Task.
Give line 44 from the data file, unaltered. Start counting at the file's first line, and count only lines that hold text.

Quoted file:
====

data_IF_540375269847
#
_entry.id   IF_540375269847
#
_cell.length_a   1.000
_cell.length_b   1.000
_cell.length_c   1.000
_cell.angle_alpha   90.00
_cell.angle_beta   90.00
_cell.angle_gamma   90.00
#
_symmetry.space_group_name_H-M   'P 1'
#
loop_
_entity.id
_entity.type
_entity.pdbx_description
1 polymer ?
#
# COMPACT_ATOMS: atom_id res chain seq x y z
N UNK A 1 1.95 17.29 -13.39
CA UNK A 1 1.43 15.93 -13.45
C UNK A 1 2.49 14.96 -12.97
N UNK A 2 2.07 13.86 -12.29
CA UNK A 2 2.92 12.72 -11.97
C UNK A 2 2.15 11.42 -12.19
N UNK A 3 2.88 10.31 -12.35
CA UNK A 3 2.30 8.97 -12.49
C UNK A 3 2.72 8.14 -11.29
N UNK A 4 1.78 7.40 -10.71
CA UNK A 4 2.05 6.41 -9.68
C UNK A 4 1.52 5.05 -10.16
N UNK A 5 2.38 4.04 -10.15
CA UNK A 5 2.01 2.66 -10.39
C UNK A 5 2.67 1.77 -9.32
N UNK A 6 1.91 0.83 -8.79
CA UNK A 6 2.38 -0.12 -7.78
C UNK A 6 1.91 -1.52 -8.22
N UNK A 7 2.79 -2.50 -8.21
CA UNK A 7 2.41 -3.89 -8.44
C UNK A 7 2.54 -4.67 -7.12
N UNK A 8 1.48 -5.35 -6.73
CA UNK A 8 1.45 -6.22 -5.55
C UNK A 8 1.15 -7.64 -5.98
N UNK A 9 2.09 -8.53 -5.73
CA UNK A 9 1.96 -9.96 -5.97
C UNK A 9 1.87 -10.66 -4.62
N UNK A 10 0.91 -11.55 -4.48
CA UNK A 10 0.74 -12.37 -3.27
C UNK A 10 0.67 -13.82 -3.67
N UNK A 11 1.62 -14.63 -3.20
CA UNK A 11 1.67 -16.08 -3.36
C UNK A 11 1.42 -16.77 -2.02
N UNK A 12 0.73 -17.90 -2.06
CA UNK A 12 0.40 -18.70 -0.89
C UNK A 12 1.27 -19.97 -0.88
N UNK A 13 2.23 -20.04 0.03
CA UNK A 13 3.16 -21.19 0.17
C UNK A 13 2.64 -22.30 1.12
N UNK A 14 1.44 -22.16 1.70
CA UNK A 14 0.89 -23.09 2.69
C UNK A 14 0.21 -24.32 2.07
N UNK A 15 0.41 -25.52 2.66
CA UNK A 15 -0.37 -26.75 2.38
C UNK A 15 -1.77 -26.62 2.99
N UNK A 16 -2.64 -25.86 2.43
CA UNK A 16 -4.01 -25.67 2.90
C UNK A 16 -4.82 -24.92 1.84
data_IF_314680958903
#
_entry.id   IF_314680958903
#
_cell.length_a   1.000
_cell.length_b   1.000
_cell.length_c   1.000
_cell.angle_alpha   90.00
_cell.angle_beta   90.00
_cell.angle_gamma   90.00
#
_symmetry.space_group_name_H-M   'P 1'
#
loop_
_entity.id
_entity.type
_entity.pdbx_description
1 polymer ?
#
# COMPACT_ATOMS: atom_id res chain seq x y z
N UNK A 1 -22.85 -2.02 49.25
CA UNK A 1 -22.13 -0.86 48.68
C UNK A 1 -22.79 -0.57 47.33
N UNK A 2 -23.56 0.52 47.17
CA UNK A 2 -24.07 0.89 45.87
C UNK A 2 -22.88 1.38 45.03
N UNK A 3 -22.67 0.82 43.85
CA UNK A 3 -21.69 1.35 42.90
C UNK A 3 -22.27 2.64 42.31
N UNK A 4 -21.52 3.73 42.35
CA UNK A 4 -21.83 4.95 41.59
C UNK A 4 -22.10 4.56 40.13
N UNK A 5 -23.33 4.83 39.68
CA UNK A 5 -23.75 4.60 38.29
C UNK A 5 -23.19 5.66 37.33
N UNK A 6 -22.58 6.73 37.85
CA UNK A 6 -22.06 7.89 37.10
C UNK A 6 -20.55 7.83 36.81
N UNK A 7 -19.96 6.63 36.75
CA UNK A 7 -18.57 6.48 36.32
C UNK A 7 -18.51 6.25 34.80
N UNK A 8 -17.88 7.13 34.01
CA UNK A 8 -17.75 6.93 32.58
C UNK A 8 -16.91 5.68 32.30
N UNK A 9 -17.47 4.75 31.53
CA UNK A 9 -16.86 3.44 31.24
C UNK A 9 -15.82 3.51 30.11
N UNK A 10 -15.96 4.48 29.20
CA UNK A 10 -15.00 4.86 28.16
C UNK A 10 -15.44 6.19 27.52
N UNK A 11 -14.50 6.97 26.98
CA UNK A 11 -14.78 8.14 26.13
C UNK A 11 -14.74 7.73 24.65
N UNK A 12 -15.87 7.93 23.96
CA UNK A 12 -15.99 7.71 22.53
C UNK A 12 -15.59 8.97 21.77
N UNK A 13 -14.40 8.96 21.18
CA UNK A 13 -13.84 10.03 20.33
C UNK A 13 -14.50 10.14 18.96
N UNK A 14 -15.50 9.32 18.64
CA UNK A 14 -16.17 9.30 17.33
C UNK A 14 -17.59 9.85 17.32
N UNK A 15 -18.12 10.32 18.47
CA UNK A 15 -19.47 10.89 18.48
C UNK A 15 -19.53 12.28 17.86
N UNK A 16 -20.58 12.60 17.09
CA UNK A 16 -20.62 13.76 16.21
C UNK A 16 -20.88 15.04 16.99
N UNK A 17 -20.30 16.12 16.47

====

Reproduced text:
C UNK A 8 1.15 -7.64 -5.98